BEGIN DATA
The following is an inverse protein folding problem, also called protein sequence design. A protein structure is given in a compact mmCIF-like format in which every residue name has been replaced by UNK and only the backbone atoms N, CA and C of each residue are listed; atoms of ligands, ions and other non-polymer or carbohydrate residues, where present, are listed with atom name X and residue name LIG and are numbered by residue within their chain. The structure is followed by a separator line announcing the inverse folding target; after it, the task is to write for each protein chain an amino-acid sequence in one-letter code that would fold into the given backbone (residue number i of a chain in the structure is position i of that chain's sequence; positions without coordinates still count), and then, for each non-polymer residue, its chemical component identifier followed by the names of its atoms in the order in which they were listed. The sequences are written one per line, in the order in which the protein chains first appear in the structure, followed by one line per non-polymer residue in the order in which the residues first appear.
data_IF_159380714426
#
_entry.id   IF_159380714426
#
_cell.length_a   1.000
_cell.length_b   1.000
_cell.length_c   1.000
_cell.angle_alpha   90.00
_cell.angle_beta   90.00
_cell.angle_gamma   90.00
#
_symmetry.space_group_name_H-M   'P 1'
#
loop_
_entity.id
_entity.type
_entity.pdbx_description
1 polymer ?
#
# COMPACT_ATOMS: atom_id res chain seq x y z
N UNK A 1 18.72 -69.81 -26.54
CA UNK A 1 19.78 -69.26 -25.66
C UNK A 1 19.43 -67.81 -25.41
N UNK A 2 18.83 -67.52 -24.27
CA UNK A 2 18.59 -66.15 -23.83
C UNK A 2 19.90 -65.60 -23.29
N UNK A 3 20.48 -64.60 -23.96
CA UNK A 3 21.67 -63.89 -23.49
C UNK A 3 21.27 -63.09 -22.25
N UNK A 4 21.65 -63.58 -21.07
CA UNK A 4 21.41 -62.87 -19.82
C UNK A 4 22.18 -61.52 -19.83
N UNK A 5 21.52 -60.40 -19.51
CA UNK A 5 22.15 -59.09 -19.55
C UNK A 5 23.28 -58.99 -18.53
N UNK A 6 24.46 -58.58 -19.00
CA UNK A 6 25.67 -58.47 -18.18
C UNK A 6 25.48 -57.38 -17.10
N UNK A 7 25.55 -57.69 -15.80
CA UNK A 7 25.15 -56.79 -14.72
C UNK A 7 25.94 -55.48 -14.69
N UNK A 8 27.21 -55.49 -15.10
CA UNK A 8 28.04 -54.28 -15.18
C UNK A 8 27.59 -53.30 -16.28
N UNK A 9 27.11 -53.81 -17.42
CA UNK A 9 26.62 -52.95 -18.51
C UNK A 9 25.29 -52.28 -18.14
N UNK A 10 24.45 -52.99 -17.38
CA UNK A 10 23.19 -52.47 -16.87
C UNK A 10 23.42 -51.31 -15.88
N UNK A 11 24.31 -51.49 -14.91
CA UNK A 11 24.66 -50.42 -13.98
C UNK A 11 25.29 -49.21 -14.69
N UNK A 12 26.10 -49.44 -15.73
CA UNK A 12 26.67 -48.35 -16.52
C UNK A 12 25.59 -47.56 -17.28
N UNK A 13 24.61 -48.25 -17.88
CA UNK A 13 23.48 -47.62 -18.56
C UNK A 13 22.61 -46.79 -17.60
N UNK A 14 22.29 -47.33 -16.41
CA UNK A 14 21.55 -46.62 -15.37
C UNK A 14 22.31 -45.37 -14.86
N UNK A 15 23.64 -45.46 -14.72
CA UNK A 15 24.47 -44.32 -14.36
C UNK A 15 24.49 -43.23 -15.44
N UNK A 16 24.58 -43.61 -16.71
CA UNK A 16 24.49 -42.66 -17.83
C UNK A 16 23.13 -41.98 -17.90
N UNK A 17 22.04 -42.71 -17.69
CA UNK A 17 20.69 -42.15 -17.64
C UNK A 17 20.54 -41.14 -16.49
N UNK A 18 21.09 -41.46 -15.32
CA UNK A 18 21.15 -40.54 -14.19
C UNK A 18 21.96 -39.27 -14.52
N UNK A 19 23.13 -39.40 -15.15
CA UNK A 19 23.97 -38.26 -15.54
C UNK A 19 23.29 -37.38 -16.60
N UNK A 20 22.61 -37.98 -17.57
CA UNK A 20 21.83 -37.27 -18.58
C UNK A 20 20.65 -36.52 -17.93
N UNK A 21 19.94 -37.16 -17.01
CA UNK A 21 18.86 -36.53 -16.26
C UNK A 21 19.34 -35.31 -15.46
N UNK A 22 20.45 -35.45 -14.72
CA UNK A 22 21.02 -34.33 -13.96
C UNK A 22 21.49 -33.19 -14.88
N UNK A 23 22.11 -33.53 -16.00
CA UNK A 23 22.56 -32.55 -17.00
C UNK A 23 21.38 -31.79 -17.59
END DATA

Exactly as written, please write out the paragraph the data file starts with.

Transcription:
The following is an inverse protein folding problem, also called protein sequence design. A protein structure is given in a compact mmCIF-like format in which every residue name has been replaced by UNK and only the backbone atoms N, CA and C of each residue are listed; atoms of ligands, ions and other non-polymer or carbohydrate residues, where present, are listed with atom name X and residue name LIG and are numbered by residue within their chain. The structure is followed by a separator line announcing the inverse folding target; after it, the task is to write for each protein chain an amino-acid sequence in one-letter code that would fold into the given backbone (residue number i of a chain in the structure is position i of that chain's sequence; positions without coordinates still count), and then, for each non-polymer residue, its chemical component identifier followed by the names of its atoms in the order in which they were listed. The sequences are written one per line, in the order in which the protein chains first appear in the structure, followed by one line per non-polymer residue in the order in which the residues first appear.